The harsh rays steamed my sunscreen-slathered neck. I reached for my water, avoiding the old cigarette butts on the grass. I looked up at the structure in front of me and smiled, still amazed that I was in Paris.
I had accepted the reality that I was just a few feet from the Eiffel Tower. I enjoyed the view, relished the moment, and took a few pictures to capture the memory. But when that was done, I was ready to move on to the next item on our travel agenda. My friends and I had organized a flexible itinerary and mapped out our destinations. We only had one weekend in the city, and we were determined to make the most of it. I took the last bite of my croissant and looked over to my friends to see if they were ready to hop on the double decker tour bus, but they weren’t. They were on French time, and I was not.
I was raised in a Montana farming community, so I am familiar with this way of thinking. You see, French time is similar to farmer’s time. Most people on these clocks have the mentality that things will get done when they get done, so you can take your days at your own pace.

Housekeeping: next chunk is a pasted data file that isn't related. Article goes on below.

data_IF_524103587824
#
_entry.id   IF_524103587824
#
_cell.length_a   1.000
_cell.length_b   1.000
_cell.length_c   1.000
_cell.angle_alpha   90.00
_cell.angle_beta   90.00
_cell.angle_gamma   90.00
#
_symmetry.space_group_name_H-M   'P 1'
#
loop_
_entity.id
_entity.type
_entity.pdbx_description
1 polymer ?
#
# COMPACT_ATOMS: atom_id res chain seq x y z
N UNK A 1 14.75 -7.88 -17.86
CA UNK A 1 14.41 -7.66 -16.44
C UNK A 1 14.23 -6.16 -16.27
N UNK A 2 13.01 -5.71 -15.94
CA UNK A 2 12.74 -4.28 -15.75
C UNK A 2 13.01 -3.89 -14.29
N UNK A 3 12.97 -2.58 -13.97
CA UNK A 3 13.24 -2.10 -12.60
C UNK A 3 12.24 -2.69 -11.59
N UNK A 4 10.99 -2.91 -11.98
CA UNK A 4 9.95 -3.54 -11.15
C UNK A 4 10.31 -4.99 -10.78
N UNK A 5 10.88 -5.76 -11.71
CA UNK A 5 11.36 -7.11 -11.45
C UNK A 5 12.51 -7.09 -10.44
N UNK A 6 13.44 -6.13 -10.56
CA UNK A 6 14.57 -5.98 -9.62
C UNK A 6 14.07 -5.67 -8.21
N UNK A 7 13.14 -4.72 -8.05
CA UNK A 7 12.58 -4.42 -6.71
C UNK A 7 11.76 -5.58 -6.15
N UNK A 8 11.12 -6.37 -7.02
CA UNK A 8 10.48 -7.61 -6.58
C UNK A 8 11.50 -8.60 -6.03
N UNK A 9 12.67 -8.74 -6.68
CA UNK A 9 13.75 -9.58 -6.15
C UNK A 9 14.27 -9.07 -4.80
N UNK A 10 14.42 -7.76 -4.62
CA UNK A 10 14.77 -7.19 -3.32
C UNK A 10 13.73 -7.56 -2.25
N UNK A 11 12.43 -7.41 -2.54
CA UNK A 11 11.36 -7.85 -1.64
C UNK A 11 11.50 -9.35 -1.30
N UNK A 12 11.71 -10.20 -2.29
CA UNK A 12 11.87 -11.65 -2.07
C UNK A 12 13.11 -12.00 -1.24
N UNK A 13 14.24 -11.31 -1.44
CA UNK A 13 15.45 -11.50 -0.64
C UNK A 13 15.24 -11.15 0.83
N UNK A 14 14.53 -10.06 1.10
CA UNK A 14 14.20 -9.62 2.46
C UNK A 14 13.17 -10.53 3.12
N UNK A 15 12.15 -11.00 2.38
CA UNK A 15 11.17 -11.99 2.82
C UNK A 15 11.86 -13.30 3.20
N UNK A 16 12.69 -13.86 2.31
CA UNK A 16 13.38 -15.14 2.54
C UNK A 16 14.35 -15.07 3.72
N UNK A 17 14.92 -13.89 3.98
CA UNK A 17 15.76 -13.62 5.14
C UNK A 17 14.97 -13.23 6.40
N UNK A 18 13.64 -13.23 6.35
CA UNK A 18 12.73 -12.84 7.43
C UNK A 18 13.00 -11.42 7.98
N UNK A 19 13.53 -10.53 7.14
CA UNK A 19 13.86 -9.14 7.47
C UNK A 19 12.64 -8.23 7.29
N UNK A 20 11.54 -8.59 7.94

For instance, most people in France have two-hour lunch breaks and annual six-week vacations; businesses are closed on Sundays. They have an entire system that slows down when it is appropriate… and they still manage to accomplish all of their tasks.
Maybe the French have something figured out that I, as a rushed American, still have to discover. After all, the average life expectancy in France is 81 years, while Americans are expected to live 78 years, according to the United States Central Intelligence Agency. Many factors contribute to these statistics; it is possible that slower days could be one of them. Reducing stress levels may just lead to a longer life.
When it just about killed me to sit through a half-hour lunch on the lawn by the Eiffel Tower, I realized I needed to change my perception of time and productivity. When I was on farmer’s time and my days were simpler, I was able to really take in every minute. I was so young that I didn’t realize how special it was not to be in a hurry. I was a rural Montana girl, and now I’m a journalist in a different time dimension. My life may never be as calm and slow as it was when I grew up, but I can still intertwine the lessons I learned at home and abroad.